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The Impact of Oral Health on Taste Ability in Acutely Hospitalized Elderly
Published: Thursday, May 03, 2012
Author: Kirsten Solemdal et al.

by Kirsten Solemdal, Leiv Sandvik, Tiril Willumsen, Morten Mowe, Thomas Hummel


To investigate to what extent various oral health variables are associated with taste ability in acutely hospitalized elderly.


Impaired taste may contribute to weight loss in elderly. Many frail elderly have poor oral health characterized by caries, poor oral hygiene, and dry mouth. However, the possible influence of such factors on taste ability in acutely hospitalized elderly has not been investigated.

Materials and Methods

The study was cross-sectional. A total of 174 (55 men) acutely hospitalized elderly, coming from their own homes and with adequate cognitive function, were included. Dental status, decayed teeth, oral bacteria, oral hygiene, dry mouth and tongue changes were recorded. Growth of oral bacteria was assessed with CRT® Bacteria Kit. Taste ability was evaluated with 16 taste strips impregnated with sweet, sour, salty and bitter taste solutions in 4 concentrations each. Correct identification was given score 1, and maximum total taste score was 16.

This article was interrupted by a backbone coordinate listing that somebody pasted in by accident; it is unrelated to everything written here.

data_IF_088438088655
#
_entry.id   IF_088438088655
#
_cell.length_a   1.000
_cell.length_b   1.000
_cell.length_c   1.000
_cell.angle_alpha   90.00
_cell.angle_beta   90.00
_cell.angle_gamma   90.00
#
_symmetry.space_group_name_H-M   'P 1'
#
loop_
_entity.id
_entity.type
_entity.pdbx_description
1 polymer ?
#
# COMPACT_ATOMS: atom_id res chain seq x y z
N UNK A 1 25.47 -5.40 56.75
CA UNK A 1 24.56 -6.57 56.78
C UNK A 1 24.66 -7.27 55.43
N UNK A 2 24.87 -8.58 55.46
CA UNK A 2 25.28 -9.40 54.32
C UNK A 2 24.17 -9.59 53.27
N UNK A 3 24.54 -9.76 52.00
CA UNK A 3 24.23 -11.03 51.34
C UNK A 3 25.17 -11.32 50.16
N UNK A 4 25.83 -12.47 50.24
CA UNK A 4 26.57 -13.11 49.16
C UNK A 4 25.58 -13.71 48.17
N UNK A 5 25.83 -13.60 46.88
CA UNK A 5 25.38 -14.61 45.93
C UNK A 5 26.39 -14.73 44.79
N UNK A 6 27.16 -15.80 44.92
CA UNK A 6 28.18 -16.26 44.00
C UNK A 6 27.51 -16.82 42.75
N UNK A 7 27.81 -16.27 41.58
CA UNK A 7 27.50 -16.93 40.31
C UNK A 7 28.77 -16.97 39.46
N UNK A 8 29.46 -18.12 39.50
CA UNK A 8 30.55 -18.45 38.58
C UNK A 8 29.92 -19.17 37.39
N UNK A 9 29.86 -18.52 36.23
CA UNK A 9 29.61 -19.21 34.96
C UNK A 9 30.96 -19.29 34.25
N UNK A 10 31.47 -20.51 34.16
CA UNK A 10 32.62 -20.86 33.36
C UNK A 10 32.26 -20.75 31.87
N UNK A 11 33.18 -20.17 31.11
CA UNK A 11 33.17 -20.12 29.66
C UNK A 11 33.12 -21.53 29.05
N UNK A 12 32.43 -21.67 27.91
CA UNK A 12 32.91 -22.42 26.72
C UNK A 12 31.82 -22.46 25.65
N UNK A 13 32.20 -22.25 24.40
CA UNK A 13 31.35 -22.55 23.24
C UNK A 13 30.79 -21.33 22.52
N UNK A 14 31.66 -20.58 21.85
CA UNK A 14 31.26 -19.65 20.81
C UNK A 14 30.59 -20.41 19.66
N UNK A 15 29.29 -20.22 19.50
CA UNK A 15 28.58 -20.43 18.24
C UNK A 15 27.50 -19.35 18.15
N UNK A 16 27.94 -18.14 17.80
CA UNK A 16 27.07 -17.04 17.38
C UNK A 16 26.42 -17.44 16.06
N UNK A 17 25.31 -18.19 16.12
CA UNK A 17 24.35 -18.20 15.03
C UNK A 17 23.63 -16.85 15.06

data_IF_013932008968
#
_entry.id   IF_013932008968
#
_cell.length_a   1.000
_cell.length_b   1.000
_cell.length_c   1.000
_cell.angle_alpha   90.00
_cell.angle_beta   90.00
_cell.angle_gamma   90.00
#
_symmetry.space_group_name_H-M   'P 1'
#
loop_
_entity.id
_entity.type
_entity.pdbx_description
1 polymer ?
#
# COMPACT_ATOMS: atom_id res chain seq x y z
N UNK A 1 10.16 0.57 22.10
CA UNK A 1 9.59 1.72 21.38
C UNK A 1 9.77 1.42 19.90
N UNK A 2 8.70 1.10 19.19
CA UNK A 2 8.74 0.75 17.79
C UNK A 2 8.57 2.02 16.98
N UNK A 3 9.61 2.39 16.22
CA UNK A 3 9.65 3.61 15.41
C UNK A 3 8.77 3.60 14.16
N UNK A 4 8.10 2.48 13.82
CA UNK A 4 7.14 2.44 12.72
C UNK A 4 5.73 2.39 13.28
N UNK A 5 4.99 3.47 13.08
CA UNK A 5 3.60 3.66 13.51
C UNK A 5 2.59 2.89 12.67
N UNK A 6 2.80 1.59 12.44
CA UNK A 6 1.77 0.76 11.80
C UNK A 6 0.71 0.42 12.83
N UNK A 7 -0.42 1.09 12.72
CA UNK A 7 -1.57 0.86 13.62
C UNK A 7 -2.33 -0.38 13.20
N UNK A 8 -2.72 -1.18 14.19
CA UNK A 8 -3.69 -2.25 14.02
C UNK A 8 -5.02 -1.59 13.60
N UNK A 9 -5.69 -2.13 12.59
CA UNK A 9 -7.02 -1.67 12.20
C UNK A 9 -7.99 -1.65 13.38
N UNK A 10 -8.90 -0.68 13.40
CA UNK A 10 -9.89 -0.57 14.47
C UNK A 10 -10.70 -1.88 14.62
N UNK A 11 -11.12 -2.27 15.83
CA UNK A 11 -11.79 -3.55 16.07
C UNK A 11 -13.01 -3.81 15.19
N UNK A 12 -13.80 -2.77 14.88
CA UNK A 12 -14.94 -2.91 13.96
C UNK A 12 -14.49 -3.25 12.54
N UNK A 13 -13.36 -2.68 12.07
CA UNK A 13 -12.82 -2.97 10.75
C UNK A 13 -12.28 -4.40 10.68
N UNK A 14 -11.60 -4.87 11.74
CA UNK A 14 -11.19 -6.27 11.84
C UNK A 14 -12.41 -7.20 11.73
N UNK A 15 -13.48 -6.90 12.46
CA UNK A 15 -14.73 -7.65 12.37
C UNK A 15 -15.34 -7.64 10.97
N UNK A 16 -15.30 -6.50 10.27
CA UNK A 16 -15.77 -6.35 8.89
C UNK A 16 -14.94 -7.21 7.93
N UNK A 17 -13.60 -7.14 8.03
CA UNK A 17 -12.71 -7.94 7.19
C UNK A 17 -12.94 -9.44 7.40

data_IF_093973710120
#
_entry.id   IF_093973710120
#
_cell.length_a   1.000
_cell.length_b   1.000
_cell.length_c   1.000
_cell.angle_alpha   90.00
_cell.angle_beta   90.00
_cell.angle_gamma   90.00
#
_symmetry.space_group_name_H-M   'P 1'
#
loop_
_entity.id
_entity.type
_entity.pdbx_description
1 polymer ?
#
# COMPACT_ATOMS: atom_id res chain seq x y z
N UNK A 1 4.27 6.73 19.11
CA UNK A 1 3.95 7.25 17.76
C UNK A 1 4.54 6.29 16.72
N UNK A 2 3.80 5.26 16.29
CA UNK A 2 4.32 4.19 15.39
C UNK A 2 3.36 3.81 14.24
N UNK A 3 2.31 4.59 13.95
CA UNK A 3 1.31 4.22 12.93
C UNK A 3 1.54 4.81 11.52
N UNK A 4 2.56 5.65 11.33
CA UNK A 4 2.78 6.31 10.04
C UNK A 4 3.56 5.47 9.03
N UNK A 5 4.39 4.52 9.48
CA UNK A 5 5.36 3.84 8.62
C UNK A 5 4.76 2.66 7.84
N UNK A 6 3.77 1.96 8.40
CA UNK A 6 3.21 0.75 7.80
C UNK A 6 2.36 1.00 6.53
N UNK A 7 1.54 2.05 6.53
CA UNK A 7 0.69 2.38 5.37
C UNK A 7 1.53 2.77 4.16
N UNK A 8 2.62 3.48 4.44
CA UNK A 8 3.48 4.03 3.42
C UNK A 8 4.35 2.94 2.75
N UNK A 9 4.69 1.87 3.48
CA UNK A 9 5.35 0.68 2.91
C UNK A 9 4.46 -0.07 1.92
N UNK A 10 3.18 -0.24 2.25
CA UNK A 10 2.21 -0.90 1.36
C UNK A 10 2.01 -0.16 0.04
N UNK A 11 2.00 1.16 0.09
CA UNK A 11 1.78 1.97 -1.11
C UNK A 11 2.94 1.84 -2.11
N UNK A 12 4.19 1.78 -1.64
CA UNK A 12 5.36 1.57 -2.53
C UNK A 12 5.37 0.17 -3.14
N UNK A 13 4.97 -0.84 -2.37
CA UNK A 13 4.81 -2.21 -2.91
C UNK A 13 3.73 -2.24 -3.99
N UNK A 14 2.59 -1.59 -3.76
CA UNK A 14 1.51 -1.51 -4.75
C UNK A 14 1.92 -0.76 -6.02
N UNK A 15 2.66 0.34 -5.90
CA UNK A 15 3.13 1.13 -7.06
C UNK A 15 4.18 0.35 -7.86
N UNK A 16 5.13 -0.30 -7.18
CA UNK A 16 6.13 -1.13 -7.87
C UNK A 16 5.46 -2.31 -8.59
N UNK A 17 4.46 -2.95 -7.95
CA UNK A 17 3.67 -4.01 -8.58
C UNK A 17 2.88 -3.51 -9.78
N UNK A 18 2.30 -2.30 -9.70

Mean age was 84 yrs. (range 70–103 yrs.). Total taste score was significantly and markedly reduced in patients with decayed teeth, poor oral hygiene, high growth of oral bacteria and dry mouth. Sweet and salty taste were particularly impaired in patients with dry mouth. Sour taste was impaired in patients with high growth of oral bacteria.


This study shows that taste ability was reduced in acutely hospitalized elderly with caries activity, high growth of oral bacteria, poor oral hygiene, and dry mouth. Our findings indicate that good oral health is important for adequate gustatory function. Maintaining proper oral hygiene in hospitalized elderly should therefore get high priority among hospital staff.